This year we published a paper about how bats respond to different environmental gradients in a south-eastern Australian grazing landscape (Hanspach etal 2012 JApplEcol). The paper is a solid piece of work with a well-planned design, some nice stats, interesting results (not ground-breaking though) and quite readable . That’s at least what we thought before we first submitted it. During this specific publication process we had doubts about it various times, but read yourself how it went:
Journal 1: submitted April 2010 – Rejection without review
Journal 2: submitted June 2010 – Rejection without review: lacking generality
Journal 3: submitted June 2010 – Rejection without review: too bat-centric, too applied, lacking novelty
Journal 4: submitted July 2010– Rejection without review: does not match scope of the journal, lacking novelty, lacking relevant literature
Journal 5: submitted August 2010 – Rejection without review: lacking conservation relevance, lacking novelty
Journal 6: submitted August 2010 – Rejection after review (Dec 2012) – Hooray, we made it one step further in the review process. We were pretty happy and the arguments were compelling. It took the editors and the referees more than three months to reject us with arguments like: „More COMPLICATED analyses using multi-variables are used these days for such a study” [caps are mine], “not sure if sampling was adequate” [we had performed a pilot study to test sampling], “rephrase the sentence”, “some conclusions … may seem inappropriate” and so on. The two reviews had a total word count of 302.
(BTW, if you ever feel tempted to argue with an editor about the quality a particular review process he or she is responsible for, don’t do it. It is a waste time and energy…)
Journal 7: submitted January 2011 – Rejection without review: just not interesting enough
Journal 8: submitted January 2011 – Rejection after review: this time the comments were a bit more substantial than with Journal 6 – mostly criticizing quality of data collection (despite us using more acoustic monitoring data than the vast majority of comparable studies)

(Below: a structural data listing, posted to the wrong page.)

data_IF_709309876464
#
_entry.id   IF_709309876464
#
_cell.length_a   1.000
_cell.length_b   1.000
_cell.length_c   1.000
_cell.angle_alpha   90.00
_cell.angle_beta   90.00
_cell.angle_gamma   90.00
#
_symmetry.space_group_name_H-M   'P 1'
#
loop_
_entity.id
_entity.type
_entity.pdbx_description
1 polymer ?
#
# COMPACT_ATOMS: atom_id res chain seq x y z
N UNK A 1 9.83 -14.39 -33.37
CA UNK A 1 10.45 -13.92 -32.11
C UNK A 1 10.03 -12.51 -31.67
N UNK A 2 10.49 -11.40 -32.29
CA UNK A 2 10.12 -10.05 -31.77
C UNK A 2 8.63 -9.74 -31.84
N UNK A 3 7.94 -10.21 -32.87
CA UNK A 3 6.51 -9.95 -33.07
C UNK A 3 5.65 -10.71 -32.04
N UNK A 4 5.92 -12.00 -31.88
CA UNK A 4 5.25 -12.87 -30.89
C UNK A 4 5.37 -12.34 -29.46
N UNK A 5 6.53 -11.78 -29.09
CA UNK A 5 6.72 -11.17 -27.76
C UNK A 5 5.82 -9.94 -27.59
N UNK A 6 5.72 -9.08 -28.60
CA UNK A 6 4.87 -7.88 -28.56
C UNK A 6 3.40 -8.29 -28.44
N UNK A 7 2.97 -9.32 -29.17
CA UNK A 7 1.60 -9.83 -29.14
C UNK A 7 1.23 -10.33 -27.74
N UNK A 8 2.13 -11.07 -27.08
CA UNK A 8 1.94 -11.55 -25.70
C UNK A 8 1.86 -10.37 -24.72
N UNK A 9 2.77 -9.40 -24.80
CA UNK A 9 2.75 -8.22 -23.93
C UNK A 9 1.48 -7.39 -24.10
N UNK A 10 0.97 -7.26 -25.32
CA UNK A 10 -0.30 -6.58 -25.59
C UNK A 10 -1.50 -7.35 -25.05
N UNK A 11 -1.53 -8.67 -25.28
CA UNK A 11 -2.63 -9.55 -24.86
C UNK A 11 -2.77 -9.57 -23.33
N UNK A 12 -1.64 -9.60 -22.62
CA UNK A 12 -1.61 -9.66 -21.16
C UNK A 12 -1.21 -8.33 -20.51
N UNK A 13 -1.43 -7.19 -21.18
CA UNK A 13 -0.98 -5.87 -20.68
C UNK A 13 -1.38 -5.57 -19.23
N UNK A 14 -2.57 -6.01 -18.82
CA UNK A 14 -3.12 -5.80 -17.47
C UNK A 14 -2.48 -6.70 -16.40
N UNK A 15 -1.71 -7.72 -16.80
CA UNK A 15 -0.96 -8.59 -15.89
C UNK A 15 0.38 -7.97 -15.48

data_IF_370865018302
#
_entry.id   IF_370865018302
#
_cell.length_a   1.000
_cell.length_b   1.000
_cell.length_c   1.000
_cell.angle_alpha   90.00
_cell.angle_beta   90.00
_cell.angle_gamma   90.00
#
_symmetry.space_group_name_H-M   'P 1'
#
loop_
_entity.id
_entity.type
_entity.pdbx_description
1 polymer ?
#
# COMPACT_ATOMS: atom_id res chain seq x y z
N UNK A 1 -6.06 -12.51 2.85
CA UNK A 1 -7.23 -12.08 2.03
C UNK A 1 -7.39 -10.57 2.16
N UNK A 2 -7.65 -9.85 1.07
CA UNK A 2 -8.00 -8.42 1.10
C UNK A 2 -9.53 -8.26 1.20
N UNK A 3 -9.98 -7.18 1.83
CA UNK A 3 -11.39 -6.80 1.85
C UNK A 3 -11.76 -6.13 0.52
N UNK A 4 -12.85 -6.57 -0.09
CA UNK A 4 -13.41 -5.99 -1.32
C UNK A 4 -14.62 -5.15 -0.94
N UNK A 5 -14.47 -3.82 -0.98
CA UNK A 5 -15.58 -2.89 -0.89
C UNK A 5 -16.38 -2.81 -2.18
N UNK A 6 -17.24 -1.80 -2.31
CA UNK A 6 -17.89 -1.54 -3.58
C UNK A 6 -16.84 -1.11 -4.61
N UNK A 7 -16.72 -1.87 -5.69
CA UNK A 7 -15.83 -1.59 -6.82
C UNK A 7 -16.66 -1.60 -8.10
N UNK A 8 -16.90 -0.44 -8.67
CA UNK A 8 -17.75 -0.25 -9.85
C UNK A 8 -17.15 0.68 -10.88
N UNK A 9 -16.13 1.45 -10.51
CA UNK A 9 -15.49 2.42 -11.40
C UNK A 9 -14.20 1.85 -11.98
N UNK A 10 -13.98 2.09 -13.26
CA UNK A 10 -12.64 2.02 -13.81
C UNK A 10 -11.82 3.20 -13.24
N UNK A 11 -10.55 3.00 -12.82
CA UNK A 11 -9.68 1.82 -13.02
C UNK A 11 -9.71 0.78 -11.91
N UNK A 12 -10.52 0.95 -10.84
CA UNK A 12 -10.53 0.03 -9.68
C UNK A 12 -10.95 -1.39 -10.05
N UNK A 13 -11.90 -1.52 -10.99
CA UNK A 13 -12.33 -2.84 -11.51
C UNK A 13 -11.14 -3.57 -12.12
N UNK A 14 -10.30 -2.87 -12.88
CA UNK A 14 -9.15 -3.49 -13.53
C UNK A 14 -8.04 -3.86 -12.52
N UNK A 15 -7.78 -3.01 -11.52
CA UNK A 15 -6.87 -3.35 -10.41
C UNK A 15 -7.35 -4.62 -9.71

Journal 9: submitted May 2011 – Rejection with resubmission encouraged – Resubmission – Revision – Submission of the revision – Provisional acceptance – Submission of revision – Immediate accept (May 2012)
(All these journals have a more or less ecology/conservation focus and the 2010 impact factor varies between 3.2 and 4.9).
After that procedure, it feels always like random luck when you make it past the editor with your manuscript (random with a low probability – here 0.22 – to make it to the reviewers). And even if you make it, you may end up with hasty and low-quality reviews and the editor does whatever she or he likes with it (being unwilling to be challenged on it). Well, I don’t want to be too negative about the review process, I generally like the concept and with, e.g. Peerage of science, I see promising projects to overcome the shortcomings of it. Of course, what I don’t want to say that you just have to submit your manuscripts often enough, and then in the end it will end up somewhere (just by chance). And the journal that published our study had the highest impact factor of all we submitted it to.
So what? That happens to you all time? I hope not. Luckily for us, this was exceptional so far and I hope it won’t happen again.